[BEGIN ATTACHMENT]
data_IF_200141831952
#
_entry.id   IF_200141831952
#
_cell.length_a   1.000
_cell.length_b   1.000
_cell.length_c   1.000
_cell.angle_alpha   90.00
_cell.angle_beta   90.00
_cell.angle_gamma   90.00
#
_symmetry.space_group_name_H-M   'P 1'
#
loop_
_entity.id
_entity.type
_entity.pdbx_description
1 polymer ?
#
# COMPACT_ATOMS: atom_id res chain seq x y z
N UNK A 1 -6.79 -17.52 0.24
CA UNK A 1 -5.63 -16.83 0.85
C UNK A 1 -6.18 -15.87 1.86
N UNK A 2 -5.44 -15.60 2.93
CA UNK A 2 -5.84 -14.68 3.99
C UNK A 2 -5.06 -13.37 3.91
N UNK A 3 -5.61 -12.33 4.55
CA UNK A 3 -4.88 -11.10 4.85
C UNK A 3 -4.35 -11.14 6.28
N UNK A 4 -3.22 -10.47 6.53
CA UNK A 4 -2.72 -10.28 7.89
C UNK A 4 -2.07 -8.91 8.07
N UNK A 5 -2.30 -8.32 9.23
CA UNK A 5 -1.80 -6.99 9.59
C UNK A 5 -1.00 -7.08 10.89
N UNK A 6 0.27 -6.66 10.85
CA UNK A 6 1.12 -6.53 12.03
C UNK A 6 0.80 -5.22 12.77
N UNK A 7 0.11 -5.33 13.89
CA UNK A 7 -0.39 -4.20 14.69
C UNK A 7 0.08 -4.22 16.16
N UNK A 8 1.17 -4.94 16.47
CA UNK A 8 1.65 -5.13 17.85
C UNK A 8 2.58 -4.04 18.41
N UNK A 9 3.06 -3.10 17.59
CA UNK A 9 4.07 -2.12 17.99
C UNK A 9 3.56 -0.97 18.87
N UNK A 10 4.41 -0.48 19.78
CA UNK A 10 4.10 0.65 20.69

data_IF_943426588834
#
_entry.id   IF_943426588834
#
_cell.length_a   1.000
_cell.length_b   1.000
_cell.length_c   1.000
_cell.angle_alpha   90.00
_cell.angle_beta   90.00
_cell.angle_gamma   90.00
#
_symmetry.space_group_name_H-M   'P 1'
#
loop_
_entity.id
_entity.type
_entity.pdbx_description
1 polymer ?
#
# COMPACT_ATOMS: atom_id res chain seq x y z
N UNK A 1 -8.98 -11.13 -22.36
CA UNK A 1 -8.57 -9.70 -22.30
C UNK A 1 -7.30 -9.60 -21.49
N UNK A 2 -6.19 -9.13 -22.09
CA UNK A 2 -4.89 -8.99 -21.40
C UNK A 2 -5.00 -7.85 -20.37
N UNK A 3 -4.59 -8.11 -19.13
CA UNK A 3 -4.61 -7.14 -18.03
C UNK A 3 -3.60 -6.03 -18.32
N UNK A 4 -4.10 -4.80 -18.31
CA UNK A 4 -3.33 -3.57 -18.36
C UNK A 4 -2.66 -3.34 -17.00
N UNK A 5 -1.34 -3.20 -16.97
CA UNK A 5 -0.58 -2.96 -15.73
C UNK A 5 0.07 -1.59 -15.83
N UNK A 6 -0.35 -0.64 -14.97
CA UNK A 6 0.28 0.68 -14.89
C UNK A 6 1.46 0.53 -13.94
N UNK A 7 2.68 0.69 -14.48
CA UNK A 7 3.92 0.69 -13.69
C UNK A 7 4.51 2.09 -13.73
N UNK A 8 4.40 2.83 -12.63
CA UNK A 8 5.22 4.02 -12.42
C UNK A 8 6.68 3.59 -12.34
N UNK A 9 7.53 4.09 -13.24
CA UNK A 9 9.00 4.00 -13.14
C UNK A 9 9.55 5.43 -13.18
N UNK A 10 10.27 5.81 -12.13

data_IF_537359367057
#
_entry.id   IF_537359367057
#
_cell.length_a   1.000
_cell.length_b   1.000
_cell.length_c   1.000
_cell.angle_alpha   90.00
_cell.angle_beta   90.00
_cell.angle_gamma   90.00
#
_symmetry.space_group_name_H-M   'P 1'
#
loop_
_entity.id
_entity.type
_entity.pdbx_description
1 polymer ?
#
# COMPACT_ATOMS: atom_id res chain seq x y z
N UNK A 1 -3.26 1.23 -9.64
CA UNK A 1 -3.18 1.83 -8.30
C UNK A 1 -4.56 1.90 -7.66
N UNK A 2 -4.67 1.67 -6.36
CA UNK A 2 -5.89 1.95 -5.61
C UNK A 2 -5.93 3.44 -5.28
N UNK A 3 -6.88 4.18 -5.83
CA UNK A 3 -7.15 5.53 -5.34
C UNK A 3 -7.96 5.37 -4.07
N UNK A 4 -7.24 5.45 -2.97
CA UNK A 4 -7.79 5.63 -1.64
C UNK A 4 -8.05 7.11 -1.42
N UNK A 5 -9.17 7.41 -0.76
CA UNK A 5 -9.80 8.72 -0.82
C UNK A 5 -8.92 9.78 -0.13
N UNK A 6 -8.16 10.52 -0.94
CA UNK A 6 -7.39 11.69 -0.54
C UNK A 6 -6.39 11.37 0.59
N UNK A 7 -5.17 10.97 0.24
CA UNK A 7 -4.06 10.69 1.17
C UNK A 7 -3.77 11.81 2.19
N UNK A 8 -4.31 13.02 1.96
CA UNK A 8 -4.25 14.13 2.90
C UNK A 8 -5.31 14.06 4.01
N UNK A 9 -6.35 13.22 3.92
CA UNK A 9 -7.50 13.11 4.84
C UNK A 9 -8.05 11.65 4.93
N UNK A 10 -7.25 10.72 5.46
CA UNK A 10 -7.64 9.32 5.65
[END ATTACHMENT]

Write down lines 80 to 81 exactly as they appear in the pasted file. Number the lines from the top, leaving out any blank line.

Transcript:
CA UNK A 4 -3.33 -3.57 -18.36
C UNK A 4 -2.66 -3.34 -17.00